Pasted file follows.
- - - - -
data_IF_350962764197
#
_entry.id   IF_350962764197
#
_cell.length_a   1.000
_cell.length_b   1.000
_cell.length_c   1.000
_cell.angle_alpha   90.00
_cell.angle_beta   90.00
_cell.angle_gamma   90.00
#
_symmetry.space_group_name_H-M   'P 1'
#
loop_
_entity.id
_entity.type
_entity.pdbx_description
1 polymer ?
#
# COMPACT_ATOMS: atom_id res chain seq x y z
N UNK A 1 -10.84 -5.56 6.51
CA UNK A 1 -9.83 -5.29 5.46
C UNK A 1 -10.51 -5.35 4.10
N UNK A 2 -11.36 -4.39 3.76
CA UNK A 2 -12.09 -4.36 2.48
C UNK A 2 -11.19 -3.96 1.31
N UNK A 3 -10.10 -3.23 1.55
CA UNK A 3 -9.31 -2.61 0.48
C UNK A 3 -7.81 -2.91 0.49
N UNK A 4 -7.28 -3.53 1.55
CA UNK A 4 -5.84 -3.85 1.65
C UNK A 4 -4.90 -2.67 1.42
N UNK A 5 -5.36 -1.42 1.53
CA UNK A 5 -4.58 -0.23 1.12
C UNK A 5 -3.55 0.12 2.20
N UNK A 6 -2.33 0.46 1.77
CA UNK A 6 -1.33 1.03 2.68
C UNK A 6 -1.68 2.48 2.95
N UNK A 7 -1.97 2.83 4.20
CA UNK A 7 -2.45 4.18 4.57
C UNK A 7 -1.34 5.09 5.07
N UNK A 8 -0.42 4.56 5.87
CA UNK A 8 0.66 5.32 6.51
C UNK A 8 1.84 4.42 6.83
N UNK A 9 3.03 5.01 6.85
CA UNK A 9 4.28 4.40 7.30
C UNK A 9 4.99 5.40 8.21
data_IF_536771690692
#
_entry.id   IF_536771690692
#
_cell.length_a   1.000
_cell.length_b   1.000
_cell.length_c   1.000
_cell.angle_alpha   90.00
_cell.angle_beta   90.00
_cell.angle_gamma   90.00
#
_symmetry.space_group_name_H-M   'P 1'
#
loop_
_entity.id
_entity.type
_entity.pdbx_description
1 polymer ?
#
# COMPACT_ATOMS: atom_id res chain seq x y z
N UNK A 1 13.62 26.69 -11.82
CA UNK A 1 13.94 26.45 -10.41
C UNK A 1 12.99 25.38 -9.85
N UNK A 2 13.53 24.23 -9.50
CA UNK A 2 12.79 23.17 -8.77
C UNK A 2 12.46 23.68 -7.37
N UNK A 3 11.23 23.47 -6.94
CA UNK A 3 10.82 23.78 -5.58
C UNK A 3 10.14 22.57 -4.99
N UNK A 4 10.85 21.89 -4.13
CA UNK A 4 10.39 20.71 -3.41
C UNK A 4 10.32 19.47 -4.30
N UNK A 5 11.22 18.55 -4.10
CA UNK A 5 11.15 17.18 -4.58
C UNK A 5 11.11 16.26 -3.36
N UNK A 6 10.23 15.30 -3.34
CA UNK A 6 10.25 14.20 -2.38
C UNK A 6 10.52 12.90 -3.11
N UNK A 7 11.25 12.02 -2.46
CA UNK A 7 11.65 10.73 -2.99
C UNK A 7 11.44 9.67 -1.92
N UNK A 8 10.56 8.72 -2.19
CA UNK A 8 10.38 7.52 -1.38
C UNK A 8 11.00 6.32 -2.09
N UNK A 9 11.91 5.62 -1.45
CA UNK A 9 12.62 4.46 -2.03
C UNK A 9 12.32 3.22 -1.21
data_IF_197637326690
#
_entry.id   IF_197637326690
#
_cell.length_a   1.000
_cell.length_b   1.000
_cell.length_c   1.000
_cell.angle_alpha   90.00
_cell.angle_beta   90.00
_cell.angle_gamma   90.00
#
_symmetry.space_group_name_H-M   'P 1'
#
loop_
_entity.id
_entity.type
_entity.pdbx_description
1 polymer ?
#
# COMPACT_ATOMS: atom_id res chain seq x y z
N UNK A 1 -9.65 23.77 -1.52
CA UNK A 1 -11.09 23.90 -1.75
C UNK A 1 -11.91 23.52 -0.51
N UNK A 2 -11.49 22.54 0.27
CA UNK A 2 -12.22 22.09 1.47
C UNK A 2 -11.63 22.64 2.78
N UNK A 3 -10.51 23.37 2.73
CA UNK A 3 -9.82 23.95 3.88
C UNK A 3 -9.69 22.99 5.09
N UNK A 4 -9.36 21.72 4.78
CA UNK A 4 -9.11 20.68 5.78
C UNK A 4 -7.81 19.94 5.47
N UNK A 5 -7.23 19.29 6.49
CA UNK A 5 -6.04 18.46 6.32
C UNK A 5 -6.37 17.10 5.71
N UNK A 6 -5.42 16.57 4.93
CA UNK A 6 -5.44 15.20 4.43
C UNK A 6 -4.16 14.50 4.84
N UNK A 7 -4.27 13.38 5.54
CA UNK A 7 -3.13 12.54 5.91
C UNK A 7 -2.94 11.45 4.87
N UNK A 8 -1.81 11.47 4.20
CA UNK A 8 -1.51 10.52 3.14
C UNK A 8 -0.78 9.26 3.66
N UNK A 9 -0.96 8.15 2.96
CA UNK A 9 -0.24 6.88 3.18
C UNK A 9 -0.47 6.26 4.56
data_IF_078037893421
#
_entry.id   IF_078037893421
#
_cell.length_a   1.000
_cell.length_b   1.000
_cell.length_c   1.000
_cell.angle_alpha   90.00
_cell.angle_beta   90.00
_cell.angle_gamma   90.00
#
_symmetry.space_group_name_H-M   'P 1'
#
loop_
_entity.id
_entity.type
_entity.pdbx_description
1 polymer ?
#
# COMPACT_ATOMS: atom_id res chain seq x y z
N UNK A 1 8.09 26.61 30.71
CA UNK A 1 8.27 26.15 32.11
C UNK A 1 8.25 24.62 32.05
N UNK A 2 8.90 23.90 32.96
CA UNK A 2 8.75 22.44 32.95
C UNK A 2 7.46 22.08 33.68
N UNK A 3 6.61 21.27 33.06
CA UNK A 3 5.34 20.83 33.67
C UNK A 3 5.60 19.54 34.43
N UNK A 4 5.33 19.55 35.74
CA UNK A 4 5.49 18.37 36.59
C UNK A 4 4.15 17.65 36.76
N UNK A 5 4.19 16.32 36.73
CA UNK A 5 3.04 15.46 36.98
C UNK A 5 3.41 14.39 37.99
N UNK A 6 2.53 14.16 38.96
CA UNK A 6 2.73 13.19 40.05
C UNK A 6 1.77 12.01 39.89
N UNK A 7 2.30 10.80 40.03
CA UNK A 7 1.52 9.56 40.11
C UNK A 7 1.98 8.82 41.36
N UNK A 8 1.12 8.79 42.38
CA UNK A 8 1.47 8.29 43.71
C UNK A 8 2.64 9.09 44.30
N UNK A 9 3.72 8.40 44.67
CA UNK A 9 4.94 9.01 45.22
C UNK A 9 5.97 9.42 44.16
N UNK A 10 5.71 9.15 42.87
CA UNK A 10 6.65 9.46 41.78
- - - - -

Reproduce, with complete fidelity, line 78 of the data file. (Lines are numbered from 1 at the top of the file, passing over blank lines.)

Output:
CA UNK A 4 10.39 20.71 -3.41